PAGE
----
Google published its November security bulletin describing all the recent patches for vulnerabilities in Android, but a major one seems to be missing. The Linux kernel vulnerability, called “Dirty COW,” affects all Linux and Android devices that use kernel version 2.6.22 or newer and is a "High-Severity" bug that allows remote privilege escalation and can’t be mitigated by existing OS protections.
Linux Bug Of The Decade
Dirty COW has been considered one of the most serious Linux bugs of recent years, not just because it allows privilege escalation (something many bugs are capable of doing), but also because it affects all Linux and Android devices from the past decade. Worse yet, because it's such an old bug, it may also be under active exploitation (or if it hasn't been so far, it certainly will be now that it's public). This bug gives attackers around a billion and a half targets, unless those devices are patched soon, something that's much easier said than done for Android.
Dirty COW has been so named because the bug affects the Copy On Write (COW) resource management mechanism. An unprivileged local user could gain write access to what would otherwise be read-only memory and then increase their privilege on the system.
The bug was first discovered in May, but it was revealed to the public just last month after a coordinated effort by security researchers to create a fix before everyone, including potential attackers, learned about it.
Why A Dirty COW Patch Isn’t Yet Available For Android
Linux users have already started applying the Dirty COW patch to their systems, but Android users won’t be as fortunate. As Google makes new patches for Android vulnerabilities a month after they’ve been given to the OEMs, the Dirty COW patch couldn’t land in the November security update. This process exists so Google can coordinate with OEMs, so they can release the patches for their own devices roughly around the same time as Google makes them public.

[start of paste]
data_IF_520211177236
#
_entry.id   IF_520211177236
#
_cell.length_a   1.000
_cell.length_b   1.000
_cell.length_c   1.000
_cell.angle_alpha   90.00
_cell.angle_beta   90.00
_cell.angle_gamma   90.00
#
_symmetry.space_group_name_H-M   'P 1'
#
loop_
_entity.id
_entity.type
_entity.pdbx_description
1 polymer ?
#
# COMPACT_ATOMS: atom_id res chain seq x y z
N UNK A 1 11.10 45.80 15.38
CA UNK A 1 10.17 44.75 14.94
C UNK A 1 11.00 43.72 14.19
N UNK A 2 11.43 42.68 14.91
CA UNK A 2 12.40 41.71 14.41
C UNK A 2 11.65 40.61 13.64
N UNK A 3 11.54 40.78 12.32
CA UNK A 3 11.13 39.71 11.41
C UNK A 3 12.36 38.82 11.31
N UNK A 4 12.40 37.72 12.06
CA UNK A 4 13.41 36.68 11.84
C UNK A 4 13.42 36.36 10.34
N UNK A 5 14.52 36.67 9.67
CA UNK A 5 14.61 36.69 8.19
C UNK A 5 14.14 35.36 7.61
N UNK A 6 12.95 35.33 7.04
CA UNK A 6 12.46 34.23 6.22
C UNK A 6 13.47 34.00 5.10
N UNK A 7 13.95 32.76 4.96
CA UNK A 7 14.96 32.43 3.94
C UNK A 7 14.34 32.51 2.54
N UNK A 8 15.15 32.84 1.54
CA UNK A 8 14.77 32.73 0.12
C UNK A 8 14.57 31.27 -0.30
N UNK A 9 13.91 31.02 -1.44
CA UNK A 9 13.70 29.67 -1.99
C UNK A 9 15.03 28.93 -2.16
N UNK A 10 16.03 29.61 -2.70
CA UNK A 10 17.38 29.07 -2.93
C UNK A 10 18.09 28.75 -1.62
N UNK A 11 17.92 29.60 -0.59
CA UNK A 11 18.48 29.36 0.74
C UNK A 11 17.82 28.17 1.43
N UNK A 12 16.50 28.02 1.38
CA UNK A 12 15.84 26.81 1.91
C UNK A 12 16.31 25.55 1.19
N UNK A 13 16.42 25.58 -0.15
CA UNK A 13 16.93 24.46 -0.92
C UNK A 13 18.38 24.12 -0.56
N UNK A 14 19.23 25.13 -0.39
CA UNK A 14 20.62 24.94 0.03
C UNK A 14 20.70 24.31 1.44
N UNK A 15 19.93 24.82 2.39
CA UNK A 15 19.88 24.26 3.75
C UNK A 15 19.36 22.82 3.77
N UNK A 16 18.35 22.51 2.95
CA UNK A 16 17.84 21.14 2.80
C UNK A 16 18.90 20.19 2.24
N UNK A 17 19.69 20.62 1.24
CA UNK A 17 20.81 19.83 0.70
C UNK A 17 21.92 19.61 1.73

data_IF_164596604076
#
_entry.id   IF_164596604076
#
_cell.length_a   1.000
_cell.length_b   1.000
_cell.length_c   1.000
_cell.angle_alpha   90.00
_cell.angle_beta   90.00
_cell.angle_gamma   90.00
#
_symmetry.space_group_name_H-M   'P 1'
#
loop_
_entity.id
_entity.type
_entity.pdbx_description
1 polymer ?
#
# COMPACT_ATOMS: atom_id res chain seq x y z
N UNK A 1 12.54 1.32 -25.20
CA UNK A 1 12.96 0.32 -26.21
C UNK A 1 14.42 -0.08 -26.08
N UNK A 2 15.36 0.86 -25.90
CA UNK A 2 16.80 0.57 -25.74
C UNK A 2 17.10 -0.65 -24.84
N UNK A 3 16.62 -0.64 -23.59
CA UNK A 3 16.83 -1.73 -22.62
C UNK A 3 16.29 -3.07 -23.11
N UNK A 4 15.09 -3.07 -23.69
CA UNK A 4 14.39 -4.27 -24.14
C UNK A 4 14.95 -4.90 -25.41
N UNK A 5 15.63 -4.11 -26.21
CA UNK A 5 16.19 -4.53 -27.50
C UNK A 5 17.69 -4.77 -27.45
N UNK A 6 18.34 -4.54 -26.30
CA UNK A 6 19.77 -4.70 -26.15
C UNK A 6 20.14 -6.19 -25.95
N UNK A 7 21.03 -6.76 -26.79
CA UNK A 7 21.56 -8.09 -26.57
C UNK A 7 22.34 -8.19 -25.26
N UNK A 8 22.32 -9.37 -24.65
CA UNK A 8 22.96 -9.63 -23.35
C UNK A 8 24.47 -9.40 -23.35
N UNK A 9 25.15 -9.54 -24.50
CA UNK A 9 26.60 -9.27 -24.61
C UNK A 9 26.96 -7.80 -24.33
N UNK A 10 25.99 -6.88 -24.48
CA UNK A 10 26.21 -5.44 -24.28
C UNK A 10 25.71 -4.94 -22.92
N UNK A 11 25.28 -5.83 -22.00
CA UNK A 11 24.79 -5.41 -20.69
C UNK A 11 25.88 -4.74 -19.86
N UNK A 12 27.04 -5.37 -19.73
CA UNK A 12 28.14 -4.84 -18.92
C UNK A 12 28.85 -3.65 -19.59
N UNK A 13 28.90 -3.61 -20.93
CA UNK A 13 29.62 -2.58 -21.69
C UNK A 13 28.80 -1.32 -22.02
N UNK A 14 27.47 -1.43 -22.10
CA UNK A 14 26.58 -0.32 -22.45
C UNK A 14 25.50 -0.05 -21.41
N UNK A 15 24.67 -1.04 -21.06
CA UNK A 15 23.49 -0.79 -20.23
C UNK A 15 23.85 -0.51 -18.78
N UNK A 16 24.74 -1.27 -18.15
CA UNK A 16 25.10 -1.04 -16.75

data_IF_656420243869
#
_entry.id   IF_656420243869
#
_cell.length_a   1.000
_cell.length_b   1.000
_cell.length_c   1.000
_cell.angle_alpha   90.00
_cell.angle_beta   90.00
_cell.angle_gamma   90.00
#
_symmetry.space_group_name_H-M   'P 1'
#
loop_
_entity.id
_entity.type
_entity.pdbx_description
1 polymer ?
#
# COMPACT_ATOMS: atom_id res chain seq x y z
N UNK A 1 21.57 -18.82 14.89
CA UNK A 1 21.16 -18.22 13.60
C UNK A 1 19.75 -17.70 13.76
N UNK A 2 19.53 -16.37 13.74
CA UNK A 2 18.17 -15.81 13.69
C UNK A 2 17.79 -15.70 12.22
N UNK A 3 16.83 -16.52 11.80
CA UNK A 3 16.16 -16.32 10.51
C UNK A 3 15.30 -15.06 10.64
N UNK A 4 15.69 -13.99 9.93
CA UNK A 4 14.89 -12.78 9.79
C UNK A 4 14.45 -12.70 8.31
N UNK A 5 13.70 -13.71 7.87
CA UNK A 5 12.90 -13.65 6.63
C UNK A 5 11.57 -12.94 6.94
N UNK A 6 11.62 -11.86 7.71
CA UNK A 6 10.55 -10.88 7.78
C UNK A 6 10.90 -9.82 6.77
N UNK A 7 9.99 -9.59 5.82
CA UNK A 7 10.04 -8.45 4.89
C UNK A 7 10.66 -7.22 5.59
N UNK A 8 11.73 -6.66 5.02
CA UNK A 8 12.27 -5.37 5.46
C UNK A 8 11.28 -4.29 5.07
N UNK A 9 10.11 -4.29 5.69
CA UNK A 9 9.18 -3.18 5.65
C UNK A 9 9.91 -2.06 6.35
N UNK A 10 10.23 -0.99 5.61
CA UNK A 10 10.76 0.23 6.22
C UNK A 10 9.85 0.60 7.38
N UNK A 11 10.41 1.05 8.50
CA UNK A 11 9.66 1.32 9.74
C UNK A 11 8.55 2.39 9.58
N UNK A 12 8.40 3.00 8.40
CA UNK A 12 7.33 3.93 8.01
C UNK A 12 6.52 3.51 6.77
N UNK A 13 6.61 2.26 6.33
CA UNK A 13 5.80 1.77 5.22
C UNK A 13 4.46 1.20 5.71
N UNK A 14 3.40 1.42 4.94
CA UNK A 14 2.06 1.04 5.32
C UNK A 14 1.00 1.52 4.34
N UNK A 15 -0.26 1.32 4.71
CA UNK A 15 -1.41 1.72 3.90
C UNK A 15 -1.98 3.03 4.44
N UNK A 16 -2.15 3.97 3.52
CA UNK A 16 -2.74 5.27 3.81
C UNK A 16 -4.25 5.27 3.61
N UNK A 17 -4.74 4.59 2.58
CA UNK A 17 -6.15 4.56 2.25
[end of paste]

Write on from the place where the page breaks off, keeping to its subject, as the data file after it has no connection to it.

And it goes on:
The coordinated release also ensures that at least some devices get fixed for the vulnerabilities that are made public. However, those that get no updates (or won't get any for some time) may still remain exposed to new attacks that take advantage of the new software flaws.
Other Serious Flaws Fixed In The November Update
The Android team found only two critical vulnerabilities in the latest version of Android itself, which is an improvement from the previous two months. However, one of those flaws is related to the mediaserver library once again. Despite the sandboxing of various mediaserver library components in Android 7.0, the team is still able to find more critical or high-severity bugs in it almost every month.
Other high-severity and moderate flaws were also found in this library, as well as in the graphics, Bluetooth, OpenJDK, System UI, Android Runtime, and even the BoringSSL crypto components of the operating system. Google also found multiple critical and high-severity bugs in Qualcomm’s crypto and camera drivers, as well as in Nvidia’s GPU drivers.
Google’s monthly security bulletins and patches have been a step forward for the security of the Android ecosystem, but it also showed just how vulnerable unpatched Android devices could be--Google finds dozens of new critical-, high-, and moderate-severity Android bugs every month.